Dick is a very very clever ideas merchant, and a better writer than some (Asimov being one obvious example), but the worship is misplaced. I think it comes down to his position in both the counterculture and hollywood movies… He is in the unique position of appealing to On The Road fans and people who would read Starship Troopers..
The latest F&SF publishes letters James Tiptree Jr. and Ursula LeGuin wrote to each other. In one section they gush about how faboo PKD is, but also comment on how sloppy his technique is.
I’m a huge PKD fan, I own all of his short works and a good number of his novels. PKD may not be more than a competent wordsmith, but he makes me think and challenges me more than any other writer.
(Sullydog, hard to believe but I’ve always thought Blade Runner was better than Androids. Although Ridley Scott’s re-interpretation of his film is so much bullshit, e.g. Deckerd as a replicant.)
Simon, I think you’re incorrect about Hollywood having an influence on Dick’s reputation. Those who admire Dick’s writing generally abhor Hollywood’s interpretations. Don’t get me start by Minority Report (which Sullydog force me to watch against my will [but he introduced me to single malts, so I guess we’re square]).
Ok.. So I had just got my teeth into this argument.. When I went back through the Archive… Every Sullydog review has an almost immediate, confrontational, response from this Simeon dude. I gotta ask, are you guys buddies?
Am I jumping on your parade?
Actually, we’re the same dude.
I’m on subtance D, and so is he.
I’m one hemisphere.
He’s the other.
You should see me/us when I/we watch Star Trek. It’s ugly.
(this is Paul… I did the review of the novel). I’m not going to go too deeply into this thread, but wanted to toss in my $.02.
Simeon, I will agree with you that Dick is not, overall, a terribly strong and consistent _writer_, although there are exceptions in his work. This is why I said something in my review about loose ends (“that’s true of most of Dick’s novels.”) Scott mentioned Le Guin or Tiptree’s comment about sloppiness of technique. It’s true.
The actual quality of his writing is _wildly_ variable. His strongest novels (Ubik is one of the more coherent, Mary and the Giant much more conventional) are quite strong, but there are a lot of them that were clearly speed-fueled, extremely rushed, and poorly edited. And some of them are just kind of middling: they just don’t make that much of an impression, good or bad. I would not really want to try to defend the quality of the _writing_ in his pulpier novels. Dick… had issues. Anxious, impoverished, depressed… all too human, and as his early death indicates, all too frail. In fairness, if you look at just about any big-name writer who had to earn a living cranking out work, you can find some that is not memorable.
However, I also agree with Sullydog that his reputation is well-deserved. He was a _brilliant_ guy, one of those driven visionaries who comes along now and then. Read the VALIS trilogy if you want to be convinced of that. Was he crazy? It seems that he probably crossed the line into psychosis, yes. But ironicaly he was aware of where that line lay and in VALIS it is quite interesting to see him make himself into a character (Horselover Fat, a literal translation of the meaning of the words Philip Dick) and then analyze that man and his visions and mad exegesis. It’s baffling, amazing, apocalyptic (in the sense of “revealing what is hidden). He was a genius; the word genius coming from the root for “source” or “fountain” — ideas flowed out of him.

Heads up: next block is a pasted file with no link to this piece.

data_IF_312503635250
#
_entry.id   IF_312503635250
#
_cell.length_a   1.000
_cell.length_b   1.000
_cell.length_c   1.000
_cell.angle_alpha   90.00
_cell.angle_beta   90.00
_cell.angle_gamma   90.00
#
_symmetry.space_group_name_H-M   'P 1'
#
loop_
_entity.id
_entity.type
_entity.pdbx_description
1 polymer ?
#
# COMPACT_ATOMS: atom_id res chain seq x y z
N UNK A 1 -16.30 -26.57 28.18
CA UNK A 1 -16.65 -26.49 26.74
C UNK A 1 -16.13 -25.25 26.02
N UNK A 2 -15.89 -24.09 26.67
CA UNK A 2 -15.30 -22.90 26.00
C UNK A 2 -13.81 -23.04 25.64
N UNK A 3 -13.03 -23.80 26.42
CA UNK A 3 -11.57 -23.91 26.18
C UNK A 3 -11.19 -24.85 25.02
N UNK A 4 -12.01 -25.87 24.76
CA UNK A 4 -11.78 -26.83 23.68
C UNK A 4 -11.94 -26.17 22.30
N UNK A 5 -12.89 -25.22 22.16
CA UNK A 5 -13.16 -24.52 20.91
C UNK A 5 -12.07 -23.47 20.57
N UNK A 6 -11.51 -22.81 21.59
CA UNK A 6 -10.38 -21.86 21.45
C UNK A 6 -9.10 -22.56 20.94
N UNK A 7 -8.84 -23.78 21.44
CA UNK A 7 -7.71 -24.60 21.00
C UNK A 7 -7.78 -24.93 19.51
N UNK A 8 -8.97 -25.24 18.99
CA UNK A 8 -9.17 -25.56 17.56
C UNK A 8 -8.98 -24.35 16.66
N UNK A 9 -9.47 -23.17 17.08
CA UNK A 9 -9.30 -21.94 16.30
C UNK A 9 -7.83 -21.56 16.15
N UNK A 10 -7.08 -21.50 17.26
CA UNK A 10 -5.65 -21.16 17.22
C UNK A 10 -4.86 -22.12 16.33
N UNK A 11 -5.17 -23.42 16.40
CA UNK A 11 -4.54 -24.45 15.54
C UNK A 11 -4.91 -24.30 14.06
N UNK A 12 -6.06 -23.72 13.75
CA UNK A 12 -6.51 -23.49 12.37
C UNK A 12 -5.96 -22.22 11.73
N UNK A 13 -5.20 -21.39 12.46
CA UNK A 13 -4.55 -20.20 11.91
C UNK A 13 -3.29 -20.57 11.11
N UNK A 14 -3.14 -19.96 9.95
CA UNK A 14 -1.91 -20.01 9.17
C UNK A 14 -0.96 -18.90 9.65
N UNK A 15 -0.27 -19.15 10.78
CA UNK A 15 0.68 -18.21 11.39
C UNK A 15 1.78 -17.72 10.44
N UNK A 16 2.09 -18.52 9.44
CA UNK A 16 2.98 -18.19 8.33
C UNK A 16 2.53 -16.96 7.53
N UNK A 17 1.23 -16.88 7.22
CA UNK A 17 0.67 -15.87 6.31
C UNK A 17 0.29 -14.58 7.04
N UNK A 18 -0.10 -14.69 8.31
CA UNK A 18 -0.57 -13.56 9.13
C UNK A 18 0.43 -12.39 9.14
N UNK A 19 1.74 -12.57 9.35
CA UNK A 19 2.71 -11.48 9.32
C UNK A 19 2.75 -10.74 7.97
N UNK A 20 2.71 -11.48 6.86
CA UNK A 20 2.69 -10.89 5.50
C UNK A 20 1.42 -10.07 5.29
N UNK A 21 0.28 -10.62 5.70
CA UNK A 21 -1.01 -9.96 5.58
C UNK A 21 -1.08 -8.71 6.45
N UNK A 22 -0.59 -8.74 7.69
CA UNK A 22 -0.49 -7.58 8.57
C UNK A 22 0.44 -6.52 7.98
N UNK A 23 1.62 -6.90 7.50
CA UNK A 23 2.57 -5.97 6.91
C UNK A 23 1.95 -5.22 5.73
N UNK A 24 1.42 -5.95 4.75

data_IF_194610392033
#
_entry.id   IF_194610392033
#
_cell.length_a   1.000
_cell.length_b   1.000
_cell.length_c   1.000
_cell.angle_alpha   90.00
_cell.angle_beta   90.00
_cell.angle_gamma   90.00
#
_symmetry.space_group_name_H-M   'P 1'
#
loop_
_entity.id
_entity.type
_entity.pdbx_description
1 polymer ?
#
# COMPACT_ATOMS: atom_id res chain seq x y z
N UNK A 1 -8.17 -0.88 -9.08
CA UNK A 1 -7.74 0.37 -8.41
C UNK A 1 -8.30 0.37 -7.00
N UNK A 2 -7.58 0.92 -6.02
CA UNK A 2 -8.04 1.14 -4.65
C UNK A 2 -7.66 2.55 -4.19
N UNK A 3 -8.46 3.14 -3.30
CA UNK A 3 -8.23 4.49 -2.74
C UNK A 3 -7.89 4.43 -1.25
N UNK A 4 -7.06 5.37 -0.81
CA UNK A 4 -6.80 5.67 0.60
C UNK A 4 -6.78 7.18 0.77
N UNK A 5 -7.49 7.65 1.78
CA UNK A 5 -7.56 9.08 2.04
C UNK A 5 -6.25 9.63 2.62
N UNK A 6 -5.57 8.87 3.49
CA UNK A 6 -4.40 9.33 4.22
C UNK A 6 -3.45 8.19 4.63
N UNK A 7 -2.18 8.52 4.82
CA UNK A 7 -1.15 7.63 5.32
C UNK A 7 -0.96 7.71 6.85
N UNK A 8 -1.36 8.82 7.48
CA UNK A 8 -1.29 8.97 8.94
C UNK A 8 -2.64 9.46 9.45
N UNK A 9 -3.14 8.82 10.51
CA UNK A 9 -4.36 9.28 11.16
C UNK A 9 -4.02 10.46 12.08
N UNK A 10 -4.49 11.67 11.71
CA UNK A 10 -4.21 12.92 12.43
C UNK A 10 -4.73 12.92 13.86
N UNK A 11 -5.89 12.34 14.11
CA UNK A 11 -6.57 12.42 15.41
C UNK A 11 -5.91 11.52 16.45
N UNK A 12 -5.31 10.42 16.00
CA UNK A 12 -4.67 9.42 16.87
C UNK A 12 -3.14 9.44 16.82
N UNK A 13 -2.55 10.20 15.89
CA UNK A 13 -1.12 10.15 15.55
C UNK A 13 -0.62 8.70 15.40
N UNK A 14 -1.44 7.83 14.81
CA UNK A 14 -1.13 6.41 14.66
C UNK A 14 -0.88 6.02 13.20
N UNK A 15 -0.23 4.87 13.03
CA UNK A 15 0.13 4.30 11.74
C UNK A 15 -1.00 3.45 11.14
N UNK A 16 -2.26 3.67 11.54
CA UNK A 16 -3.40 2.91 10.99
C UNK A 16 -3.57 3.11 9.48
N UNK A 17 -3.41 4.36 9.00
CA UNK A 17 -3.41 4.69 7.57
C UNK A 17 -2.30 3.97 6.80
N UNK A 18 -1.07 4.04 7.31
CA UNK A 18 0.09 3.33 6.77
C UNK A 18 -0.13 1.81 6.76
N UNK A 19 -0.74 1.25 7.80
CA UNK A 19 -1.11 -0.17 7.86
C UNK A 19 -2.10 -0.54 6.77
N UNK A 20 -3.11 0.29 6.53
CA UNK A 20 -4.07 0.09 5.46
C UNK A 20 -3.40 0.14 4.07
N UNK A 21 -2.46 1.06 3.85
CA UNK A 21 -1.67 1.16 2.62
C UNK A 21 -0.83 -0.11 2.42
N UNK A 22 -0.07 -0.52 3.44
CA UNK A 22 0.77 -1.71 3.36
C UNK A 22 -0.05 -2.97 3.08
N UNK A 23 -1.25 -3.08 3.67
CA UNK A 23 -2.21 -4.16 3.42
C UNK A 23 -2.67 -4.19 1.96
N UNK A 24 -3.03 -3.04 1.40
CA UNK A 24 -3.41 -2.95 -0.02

Can the two aspects of his work be reconciled? I would also go so far as to say that the kind of mind who was so bursting with ideas and anxieties and visions is almost by definition not the kind of mind who is able to take the time to tinker, to refine, to polish all his work until it shone like gemstones. He felt that his mind was being blasted with a barrage of strange information, and had to get it down. And he had to crank out more work to earn a living; probably more work than he would have chosen to release, on his own. But that reality drove him to produce the body of work that we’ve got, warts and all. This is not entirely a bad thing — it means there is a lot in Dick’s work which encourages the reader to think of it as _unfinished_, inviting the reader to flesh it out, at least internally.
It is interesting to note that most of the film adaptations have been based on his short stories, not his novels, Blade Runner and A Scanner Darkly being exceptions. This is in part because the novels are just too jam-packed with different things going on. Even the adaptation from Androids into Blade Runner had to lose a number of the stranger aspects of the novel altogether (the alternate death-world the narrator enters into, for example). The movie Blade Runner itself is a mixed bag: brilliant visually, but with problems: the weakly integrated detective-story theme, the voiceovers, all that.